A number of existing political impulses combine to make long-term climate strategies a topic of immediate interest to many national-level policy-makers in the EU: From the Paris Agreement’s Article 4.19, which explicitly calls for the development of long-term climate protection strategies by all parties, to the proposed EU Regulation for the Governance of the Energy Union, which would require Member States to develop comparable long-term climate energy strategies for 2050 and beyond, by 2020.
Yet, despite existing and foreseen political commitments, only a minority of EU Member States has formulated a national long-term climate strategy and the existing ones differ in scope and level of detail. This project seeks to fill gaps in the landscape of existing political processes and support the national planning processes by fostering a community of experts and policy-makers for the promotion of long-term climate strategies as a tool to guide the low-carbon transformation in Europe.
Specifically, the project aims to achieve the following goals:
- Exchange experience on long-term planning: The project will cater for information needs of Member States in the process of creating long-term climate strategies. It aims to provide policymakers with solid foundation on planning, preparing and implementing such plans. National policymakers will gain new capacity and lessons learned to immediate use in national climate planning, including also in the NECPs (due in 2018) and in preparation for the possibility of additional 2050 planning commitments.
- Empirically robust strategies: The Technical Dialogue will identify knowledge gaps and address them through a peer-to-peer exchange among technical experts. The generated knowledge will enhance the validity and robustness of Member State decarbonisation scenarios that are the basis for long-term mitigation pathways.
- Bridging policy and science: Importantly, insights gained from each forum are summarised and disseminated in the parallel forum through input briefings and writ-ten syntheses of previous meetings—in other words, political representatives will gain access to expert technical knowledge, while the modelling and scientific community will benefit from exposure to the ongoing political discussions.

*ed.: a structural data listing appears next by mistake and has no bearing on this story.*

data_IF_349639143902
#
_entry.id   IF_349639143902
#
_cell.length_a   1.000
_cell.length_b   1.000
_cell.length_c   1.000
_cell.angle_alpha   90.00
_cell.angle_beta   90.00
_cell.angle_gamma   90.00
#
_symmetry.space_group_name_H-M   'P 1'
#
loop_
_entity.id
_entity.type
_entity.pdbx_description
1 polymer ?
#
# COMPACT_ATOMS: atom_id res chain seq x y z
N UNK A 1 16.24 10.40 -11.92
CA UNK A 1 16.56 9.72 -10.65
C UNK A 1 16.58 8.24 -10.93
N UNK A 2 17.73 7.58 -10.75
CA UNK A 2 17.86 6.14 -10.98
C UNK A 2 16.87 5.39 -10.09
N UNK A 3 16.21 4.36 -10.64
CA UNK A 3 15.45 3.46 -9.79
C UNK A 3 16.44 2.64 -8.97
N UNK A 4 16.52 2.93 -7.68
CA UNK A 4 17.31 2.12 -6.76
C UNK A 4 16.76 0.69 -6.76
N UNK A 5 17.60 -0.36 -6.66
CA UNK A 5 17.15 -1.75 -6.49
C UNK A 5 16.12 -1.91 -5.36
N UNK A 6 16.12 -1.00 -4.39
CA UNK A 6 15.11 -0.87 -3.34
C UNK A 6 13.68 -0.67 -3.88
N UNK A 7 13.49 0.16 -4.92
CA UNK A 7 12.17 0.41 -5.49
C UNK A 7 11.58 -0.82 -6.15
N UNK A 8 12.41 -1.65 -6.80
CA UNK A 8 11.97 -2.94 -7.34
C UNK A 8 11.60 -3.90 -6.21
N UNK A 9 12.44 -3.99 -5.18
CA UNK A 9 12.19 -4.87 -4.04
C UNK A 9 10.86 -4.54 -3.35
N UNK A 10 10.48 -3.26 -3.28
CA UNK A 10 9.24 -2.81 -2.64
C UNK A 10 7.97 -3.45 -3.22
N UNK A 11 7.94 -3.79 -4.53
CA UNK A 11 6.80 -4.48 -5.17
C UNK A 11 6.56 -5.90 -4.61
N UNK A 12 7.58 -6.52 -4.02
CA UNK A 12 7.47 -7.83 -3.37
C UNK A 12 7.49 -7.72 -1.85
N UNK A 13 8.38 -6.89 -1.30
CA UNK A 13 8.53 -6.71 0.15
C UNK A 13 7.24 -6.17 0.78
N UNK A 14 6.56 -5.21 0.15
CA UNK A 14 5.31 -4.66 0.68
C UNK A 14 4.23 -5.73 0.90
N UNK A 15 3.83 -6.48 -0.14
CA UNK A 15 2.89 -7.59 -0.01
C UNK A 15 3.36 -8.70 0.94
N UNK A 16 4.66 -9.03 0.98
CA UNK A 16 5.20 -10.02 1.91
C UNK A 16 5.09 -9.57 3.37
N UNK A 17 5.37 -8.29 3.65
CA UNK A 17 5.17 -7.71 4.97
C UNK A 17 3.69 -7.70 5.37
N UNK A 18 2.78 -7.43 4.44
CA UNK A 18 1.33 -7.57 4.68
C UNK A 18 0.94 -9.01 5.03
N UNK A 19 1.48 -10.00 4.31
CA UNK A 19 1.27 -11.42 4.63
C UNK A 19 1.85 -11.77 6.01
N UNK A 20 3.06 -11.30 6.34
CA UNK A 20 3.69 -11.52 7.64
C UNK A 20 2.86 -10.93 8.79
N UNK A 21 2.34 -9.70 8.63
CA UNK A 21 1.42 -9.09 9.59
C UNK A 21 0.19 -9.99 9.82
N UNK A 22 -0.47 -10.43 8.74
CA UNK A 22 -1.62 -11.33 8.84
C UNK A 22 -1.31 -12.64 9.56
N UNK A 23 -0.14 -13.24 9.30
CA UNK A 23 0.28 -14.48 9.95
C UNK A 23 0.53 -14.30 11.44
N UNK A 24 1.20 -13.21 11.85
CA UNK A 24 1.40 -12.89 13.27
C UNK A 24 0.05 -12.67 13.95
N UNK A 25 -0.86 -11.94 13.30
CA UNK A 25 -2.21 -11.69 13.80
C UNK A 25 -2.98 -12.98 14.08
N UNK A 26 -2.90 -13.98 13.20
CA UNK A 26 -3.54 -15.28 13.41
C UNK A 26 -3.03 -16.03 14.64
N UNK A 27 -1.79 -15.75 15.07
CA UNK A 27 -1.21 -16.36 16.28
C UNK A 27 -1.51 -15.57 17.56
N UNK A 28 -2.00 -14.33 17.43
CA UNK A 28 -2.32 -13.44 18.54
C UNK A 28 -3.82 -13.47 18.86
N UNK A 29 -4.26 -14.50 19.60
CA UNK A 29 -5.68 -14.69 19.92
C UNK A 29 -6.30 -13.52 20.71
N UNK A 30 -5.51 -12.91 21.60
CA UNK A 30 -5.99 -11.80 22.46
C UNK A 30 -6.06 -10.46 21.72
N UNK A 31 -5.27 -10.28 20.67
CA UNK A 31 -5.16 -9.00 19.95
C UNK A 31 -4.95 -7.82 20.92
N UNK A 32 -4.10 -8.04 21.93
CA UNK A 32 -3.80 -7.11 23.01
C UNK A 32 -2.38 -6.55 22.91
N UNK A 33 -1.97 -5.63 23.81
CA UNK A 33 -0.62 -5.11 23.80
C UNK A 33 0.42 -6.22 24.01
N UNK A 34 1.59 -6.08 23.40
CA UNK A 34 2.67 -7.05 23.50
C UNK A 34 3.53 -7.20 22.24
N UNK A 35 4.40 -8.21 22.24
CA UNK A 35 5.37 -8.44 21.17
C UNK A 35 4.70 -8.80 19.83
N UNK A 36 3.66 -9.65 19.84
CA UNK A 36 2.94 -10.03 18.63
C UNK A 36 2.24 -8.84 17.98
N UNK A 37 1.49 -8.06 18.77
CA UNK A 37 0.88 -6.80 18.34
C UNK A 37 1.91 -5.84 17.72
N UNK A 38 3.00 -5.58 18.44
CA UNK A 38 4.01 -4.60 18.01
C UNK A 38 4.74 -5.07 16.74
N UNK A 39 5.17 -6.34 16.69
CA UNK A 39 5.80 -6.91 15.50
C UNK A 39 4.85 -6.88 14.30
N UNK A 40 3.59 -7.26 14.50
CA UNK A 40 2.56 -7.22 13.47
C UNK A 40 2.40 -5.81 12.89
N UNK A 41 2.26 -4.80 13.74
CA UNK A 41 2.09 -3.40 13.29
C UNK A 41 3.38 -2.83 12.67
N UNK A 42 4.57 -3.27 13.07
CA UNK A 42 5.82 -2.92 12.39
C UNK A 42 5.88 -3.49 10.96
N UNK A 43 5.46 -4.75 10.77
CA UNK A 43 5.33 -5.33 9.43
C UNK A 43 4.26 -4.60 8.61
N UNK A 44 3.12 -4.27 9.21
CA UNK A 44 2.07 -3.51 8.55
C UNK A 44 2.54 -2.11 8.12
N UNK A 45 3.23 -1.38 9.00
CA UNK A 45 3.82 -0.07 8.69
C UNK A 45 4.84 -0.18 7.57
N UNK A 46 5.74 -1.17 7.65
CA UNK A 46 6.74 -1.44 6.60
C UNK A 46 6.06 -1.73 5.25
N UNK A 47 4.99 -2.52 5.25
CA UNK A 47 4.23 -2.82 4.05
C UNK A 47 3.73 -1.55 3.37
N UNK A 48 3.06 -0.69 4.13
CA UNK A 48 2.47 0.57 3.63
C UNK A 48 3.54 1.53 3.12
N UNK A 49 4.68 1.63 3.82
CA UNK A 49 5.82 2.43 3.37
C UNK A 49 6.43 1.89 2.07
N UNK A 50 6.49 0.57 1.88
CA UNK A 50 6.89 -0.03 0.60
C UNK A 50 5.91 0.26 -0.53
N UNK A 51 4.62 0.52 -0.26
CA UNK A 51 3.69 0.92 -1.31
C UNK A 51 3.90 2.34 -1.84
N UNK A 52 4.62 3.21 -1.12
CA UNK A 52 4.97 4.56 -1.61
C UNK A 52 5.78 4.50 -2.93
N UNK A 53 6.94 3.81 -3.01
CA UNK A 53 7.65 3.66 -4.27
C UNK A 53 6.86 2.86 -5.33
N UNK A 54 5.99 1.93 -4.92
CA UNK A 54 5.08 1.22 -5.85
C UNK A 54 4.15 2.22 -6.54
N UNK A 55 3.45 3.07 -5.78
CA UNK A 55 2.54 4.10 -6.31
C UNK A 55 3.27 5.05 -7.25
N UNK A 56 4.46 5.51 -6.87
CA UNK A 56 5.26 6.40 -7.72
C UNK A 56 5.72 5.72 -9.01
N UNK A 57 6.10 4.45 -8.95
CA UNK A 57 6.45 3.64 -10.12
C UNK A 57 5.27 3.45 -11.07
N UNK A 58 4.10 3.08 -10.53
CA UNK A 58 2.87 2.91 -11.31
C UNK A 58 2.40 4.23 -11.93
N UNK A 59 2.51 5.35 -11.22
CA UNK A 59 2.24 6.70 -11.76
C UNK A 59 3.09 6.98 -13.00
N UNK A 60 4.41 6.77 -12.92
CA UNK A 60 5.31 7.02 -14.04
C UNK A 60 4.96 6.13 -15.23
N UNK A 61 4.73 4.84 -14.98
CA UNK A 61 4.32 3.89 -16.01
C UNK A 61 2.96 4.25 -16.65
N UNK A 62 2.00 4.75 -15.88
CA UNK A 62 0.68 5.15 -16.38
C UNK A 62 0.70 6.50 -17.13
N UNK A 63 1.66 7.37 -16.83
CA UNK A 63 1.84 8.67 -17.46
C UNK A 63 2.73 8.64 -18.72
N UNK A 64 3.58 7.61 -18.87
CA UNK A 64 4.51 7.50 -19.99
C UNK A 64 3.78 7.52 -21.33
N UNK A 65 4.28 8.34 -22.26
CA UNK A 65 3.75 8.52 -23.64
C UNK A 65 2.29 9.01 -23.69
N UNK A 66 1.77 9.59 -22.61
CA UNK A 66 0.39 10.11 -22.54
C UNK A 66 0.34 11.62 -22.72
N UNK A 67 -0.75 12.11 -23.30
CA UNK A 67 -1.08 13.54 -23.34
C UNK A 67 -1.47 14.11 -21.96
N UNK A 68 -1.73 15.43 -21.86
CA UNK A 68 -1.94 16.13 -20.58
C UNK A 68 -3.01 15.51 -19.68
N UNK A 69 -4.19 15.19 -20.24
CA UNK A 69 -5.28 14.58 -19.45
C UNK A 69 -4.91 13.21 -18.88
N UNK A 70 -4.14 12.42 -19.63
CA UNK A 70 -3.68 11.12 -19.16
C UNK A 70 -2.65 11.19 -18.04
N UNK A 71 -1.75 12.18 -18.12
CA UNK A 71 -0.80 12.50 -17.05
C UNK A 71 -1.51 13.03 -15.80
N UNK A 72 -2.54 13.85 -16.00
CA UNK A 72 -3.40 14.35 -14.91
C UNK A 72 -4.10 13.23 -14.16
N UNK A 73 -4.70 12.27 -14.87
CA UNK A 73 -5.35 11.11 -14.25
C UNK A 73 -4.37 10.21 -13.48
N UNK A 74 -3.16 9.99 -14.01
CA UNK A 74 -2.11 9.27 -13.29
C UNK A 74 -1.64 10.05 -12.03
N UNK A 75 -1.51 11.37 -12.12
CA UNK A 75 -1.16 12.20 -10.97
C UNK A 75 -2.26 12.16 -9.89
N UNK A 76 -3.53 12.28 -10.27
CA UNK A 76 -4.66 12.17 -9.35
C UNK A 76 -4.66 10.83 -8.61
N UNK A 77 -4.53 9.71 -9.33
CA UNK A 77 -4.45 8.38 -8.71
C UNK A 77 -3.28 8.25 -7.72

The project consists of three closely interdependent elements: the Policy-Maker Platform and the Technical Dialogue serve as two parallel dialogue fora, allowing the governmental represen-tatives and technical experts to exchange experiences and best practices within and between the groups. The Outreach Module presents insights from the two fora to a broader audience and feeds inputs from other interested stakeholders into the ongoing discussions:
The project consists of a number of parallel workshops bringing together policymakers and modelling experts from across Europe, as well as a number of dissemination events unfolding across 2018 and 2019.
The project is led by the Ecologic Institute in cooperation with Fraunhofer ISI, IDDRI, Energiaklub, WiseEuropa, Association négaWatt, Oeko-Institut, ENEA and DTU: nine partners representing research organisations, climate governance experts, modellers and scenario builders from across Europe. Read more about the project’s partners.
Moreover, a number of policymakers from across Member States, including representatives of environmental and economic development ministries and environmental agencies, have expressed interest in participating in the project’s activities.